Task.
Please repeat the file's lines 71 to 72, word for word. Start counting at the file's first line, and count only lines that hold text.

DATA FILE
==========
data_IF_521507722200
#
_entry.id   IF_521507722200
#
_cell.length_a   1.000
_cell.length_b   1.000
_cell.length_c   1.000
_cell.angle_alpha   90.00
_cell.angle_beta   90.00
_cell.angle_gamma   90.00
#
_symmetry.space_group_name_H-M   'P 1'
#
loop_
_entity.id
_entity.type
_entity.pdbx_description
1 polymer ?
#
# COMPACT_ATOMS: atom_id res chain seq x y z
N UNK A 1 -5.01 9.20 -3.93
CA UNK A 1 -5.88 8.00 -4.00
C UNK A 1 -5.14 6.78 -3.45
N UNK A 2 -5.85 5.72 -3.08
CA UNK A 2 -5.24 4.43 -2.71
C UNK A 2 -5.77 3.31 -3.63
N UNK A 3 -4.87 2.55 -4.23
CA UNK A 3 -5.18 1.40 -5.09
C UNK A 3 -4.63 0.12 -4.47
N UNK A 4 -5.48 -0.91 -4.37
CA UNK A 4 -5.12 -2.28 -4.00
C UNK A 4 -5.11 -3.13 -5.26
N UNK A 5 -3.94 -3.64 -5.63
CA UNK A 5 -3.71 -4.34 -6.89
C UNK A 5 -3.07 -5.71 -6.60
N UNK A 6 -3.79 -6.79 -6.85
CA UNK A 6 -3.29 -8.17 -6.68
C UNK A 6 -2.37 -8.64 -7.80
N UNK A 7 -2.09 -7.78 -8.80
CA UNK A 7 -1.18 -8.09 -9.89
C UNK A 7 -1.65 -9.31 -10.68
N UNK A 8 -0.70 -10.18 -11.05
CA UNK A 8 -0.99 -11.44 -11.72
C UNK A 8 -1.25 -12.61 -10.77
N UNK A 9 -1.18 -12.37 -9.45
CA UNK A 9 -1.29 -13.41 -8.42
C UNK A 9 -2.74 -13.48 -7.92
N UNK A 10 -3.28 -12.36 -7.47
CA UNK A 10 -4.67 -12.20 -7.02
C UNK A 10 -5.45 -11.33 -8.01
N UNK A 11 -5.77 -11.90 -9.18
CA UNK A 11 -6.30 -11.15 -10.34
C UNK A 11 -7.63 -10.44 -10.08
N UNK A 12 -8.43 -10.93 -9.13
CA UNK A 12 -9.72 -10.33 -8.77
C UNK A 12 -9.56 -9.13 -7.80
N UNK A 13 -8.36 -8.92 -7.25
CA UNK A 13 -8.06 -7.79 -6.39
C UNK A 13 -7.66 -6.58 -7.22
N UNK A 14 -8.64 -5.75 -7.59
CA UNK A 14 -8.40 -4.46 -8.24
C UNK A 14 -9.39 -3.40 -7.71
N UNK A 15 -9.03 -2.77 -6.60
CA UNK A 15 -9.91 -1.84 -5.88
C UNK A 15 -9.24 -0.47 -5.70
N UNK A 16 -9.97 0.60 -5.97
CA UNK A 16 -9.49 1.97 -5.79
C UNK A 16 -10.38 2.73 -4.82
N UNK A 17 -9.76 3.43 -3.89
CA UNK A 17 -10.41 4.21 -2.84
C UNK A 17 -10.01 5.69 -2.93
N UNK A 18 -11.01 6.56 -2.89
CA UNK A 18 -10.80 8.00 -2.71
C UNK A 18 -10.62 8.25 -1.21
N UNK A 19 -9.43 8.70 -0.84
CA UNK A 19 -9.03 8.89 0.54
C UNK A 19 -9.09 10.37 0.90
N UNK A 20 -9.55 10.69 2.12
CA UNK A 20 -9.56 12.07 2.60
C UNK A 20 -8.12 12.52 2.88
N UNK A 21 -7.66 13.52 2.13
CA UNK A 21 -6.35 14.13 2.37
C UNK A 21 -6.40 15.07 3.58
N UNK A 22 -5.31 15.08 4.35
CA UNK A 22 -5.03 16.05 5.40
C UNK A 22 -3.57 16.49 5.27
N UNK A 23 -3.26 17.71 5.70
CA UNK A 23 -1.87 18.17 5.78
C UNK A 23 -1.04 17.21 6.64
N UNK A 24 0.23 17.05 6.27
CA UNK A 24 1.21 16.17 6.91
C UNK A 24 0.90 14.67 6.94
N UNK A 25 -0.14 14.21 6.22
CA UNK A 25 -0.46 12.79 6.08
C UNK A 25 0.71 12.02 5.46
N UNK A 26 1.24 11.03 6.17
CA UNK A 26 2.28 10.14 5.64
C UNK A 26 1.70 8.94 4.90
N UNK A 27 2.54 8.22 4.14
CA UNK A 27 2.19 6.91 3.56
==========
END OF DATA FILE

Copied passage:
C UNK A 17 -10.01 5.69 -2.93
N UNK A 18 -11.01 6.56 -2.89